Returning to London, Dudd became very unsociable, but continued to paint. His father, preoccupied with Richard’s brother George, who showed all the signs of mental illness, invited Alexander Sutherland from St. Luke’s Hospital to examine his second son. The bottom line was disappointing: Sutherland concluded that Richard was insane. Promising his father to distract from painful thoughts, Richard went with him to the picturesque village of Cobham, located near London. After a joint dinner, they went for a walk, and Osiris got the better of it ... Richard attacked his father with a knife and killed him on the edge of the chalk quarry, after which he immediately fled to Dover and boarded the ship following in Calais.
The police found the body of the unfortunate father and began to search for Richard Dadd himself, fearing that he might be killed. During a search of his London apartment, drawings were found depicting friends and like-minded artists, and all with a throat cut. This is where the investigation took a different turn. When Dadd was detained in France, he had a list of people "who must die." The artist’s father, Robert, headed this list ... In view of the apparent insanity of Dudd, the court decided to place him in a psychiatric hospital.
In Bedlam and Broadmoor
Dadd just turned 27 years old. After the murder of his father, as well as the attack on a fellow traveler, which he committed on the way to Paris, a lunatic artist was placed in London's Bethel Royal Psychiatric Hospital, which we know as Bedlam. It should be noted that in the Daddov family, mental illnesses were most likely hereditary: his three brothers also suffered from paranoia and schizophrenia.
Doctors recommended Daddu to continue drawing, and it should be noted that mental breakdown did not affect his skill. Isolated from the outside world and from the latest trends in art, he returned to historical and literary subjects, recollections of the Middle East, portraits and fairies. We can say that as an artist, Dadd was lucky: he could draw for himself, without worrying about the commercial component. In 1852, he created a portrait of one of the doctors,Alexander Morrison (now in the Scottish National Portrait Gallery). From 1855 to 1864, Dudd worked on another of his famous paintings - The Masterful Swing of a Fairy Lumberjack (by the way, which inspired the British rock band Queen to create the song of the same name). In Bedlam, he created The Controversy: Oberon and Titania. In the 1850s, Dudd became interested in watercolors and wrote the series “Sketches Illustrating Passions” - is it necessary to say that Murder and Madness are present there?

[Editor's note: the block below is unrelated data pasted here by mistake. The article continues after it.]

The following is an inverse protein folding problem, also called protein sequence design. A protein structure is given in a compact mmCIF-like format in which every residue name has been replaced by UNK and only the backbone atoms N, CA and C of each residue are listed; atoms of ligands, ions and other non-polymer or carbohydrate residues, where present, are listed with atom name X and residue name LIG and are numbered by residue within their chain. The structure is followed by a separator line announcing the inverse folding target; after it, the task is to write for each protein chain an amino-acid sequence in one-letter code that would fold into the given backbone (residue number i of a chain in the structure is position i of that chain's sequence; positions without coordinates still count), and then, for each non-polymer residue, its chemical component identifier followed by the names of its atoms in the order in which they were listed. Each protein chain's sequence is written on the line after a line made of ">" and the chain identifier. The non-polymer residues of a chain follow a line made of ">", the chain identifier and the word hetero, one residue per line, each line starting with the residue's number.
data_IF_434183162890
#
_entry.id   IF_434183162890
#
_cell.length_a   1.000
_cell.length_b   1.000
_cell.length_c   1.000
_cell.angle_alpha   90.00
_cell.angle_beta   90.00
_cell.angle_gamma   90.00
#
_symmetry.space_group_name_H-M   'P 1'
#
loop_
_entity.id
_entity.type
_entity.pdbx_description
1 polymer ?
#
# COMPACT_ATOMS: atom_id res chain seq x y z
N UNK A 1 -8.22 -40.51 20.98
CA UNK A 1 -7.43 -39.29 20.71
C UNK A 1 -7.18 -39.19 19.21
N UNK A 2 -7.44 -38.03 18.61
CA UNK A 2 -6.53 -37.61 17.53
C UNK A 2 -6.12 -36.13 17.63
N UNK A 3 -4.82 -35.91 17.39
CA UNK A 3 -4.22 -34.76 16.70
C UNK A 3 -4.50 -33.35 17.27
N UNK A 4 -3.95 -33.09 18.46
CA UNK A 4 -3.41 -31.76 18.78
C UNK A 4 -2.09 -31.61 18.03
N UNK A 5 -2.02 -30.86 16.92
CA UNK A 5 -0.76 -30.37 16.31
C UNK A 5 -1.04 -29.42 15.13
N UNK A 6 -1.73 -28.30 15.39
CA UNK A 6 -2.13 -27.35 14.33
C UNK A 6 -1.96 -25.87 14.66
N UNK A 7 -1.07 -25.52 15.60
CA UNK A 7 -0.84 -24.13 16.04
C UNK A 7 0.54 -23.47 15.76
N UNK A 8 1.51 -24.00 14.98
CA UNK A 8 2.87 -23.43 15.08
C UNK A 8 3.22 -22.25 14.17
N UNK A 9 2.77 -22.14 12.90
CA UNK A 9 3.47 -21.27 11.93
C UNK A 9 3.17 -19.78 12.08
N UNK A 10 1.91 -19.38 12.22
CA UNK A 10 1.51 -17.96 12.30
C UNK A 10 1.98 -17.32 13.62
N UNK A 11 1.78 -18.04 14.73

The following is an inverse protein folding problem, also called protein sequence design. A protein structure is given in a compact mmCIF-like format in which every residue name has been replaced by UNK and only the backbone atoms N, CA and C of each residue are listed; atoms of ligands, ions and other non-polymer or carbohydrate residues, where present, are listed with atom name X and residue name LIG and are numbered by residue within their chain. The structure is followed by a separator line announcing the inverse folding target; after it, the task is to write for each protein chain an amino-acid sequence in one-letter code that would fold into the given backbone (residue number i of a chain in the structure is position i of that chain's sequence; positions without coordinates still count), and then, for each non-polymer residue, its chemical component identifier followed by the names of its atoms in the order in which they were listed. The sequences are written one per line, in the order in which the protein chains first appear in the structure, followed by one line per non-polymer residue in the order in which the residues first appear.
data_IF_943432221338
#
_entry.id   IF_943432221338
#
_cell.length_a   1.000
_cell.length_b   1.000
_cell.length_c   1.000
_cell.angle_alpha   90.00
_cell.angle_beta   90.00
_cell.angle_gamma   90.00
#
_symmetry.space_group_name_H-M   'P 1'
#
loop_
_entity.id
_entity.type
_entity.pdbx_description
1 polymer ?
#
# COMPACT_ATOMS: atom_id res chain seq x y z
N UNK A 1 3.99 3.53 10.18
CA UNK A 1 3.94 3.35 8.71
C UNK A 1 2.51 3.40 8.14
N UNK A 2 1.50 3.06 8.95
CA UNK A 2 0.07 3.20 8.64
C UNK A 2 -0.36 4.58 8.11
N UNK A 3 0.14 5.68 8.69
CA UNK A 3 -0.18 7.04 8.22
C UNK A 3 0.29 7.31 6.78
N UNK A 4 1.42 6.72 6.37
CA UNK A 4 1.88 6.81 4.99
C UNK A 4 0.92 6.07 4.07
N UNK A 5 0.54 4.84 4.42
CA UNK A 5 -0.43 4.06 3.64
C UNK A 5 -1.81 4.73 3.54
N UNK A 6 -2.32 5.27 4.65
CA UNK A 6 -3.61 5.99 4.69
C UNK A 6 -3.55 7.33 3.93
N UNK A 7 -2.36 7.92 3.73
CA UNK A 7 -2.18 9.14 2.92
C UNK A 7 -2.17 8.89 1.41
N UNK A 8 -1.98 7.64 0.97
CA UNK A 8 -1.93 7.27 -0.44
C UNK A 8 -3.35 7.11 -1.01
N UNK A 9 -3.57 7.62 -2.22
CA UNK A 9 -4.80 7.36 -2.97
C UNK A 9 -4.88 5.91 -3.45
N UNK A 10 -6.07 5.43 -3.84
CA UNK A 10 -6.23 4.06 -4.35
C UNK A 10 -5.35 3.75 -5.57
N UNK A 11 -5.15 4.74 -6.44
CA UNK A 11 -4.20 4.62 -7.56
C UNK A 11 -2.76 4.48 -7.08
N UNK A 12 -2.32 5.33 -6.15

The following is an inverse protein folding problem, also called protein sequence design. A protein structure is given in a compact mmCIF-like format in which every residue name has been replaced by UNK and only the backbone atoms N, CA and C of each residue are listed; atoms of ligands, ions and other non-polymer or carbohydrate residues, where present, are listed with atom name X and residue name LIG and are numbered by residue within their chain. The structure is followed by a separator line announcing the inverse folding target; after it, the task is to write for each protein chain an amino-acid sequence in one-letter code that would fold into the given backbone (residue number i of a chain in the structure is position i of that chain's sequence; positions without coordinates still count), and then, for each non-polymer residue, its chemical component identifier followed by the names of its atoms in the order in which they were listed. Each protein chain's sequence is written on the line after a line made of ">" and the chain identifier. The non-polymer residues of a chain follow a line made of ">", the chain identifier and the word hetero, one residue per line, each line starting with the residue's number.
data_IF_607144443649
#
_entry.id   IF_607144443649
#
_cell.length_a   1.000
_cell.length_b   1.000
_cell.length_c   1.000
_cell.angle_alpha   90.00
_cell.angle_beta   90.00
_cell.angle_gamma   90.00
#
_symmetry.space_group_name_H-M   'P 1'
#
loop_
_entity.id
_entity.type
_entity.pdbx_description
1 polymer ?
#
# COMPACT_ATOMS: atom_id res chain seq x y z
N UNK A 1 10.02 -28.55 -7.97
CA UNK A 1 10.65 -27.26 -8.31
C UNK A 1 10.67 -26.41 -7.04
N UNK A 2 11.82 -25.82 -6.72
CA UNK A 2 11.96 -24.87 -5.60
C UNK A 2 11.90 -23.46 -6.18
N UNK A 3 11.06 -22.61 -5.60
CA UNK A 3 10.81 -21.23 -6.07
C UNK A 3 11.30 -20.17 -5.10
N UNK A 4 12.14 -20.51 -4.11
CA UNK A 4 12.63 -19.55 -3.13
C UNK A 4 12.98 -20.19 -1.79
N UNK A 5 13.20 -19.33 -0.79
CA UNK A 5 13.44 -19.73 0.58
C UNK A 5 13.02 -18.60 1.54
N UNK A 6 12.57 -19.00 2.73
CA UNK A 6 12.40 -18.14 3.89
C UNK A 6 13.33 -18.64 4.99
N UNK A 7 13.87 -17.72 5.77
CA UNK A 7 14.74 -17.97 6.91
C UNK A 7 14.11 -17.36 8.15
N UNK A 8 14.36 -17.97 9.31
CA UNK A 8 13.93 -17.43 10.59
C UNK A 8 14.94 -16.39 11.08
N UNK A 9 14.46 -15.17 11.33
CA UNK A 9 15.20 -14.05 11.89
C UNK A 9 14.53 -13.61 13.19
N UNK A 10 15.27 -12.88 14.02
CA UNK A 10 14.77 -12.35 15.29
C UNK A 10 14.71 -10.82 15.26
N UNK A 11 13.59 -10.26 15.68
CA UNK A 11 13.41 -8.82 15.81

In 1857, the state of the artist somewhat improved, and the conditions of his detention were softened. However, further dramatic improvements did not occur, and the artist spent the rest of his days in psychiatric hospitals. In 1864, he was transferred to the new Broadmoor Psychiatric Clinic, near London. Here Richard Dudd lived until January 7, 1886, drawing and receiving rare visitors. The artist died of extensive pneumonia. His paintings miraculously survived in the attic of the clinic, and a hundred years later, the audience rediscovered the work of Richard Dadd - an ardent admirer of Shakespeare, meaningful stories and fairy-tale characters.